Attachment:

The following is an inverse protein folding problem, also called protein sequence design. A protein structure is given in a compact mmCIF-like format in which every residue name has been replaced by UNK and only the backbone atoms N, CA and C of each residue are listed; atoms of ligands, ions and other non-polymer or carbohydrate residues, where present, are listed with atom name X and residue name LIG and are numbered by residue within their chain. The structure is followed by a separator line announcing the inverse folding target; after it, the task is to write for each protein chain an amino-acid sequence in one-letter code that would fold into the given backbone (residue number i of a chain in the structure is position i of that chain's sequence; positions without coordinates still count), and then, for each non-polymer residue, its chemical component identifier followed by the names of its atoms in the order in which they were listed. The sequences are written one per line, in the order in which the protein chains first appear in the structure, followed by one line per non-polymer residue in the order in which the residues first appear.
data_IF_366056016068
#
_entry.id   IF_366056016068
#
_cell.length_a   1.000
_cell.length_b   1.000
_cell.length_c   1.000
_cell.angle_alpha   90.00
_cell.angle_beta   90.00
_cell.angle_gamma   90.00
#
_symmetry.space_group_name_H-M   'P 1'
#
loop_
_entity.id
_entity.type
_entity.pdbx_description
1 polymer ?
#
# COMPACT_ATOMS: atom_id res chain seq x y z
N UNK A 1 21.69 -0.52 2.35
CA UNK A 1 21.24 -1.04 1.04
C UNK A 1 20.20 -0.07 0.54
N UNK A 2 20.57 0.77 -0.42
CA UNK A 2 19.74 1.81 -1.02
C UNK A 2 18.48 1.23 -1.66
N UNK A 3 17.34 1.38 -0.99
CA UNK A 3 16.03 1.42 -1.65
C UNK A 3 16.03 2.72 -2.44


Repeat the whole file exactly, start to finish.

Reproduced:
The following is an inverse protein folding problem, also called protein sequence design. A protein structure is given in a compact mmCIF-like format in which every residue name has been replaced by UNK and only the backbone atoms N, CA and C of each residue are listed; atoms of ligands, ions and other non-polymer or carbohydrate residues, where present, are listed with atom name X and residue name LIG and are numbered by residue within their chain. The structure is followed by a separator line announcing the inverse folding target; after it, the task is to write for each protein chain an amino-acid sequence in one-letter code that would fold into the given backbone (residue number i of a chain in the structure is position i of that chain's sequence; positions without coordinates still count), and then, for each non-polymer residue, its chemical component identifier followed by the names of its atoms in the order in which they were listed. The sequences are written one per line, in the order in which the protein chains first appear in the structure, followed by one line per non-polymer residue in the order in which the residues first appear.
data_IF_366056016068
#
_entry.id   IF_366056016068
#
_cell.length_a   1.000
_cell.length_b   1.000
_cell.length_c   1.000
_cell.angle_alpha   90.00
_cell.angle_beta   90.00
_cell.angle_gamma   90.00
#
_symmetry.space_group_name_H-M   'P 1'
#
loop_
_entity.id
_entity.type
_entity.pdbx_description
1 polymer ?
#
# COMPACT_ATOMS: atom_id res chain seq x y z
N UNK A 1 21.69 -0.52 2.35
CA UNK A 1 21.24 -1.04 1.04
C UNK A 1 20.20 -0.07 0.54
N UNK A 2 20.57 0.77 -0.42
CA UNK A 2 19.74 1.81 -1.02
C UNK A 2 18.48 1.23 -1.66
N UNK A 3 17.34 1.38 -0.99
CA UNK A 3 16.03 1.42 -1.65
C UNK A 3 16.03 2.72 -2.44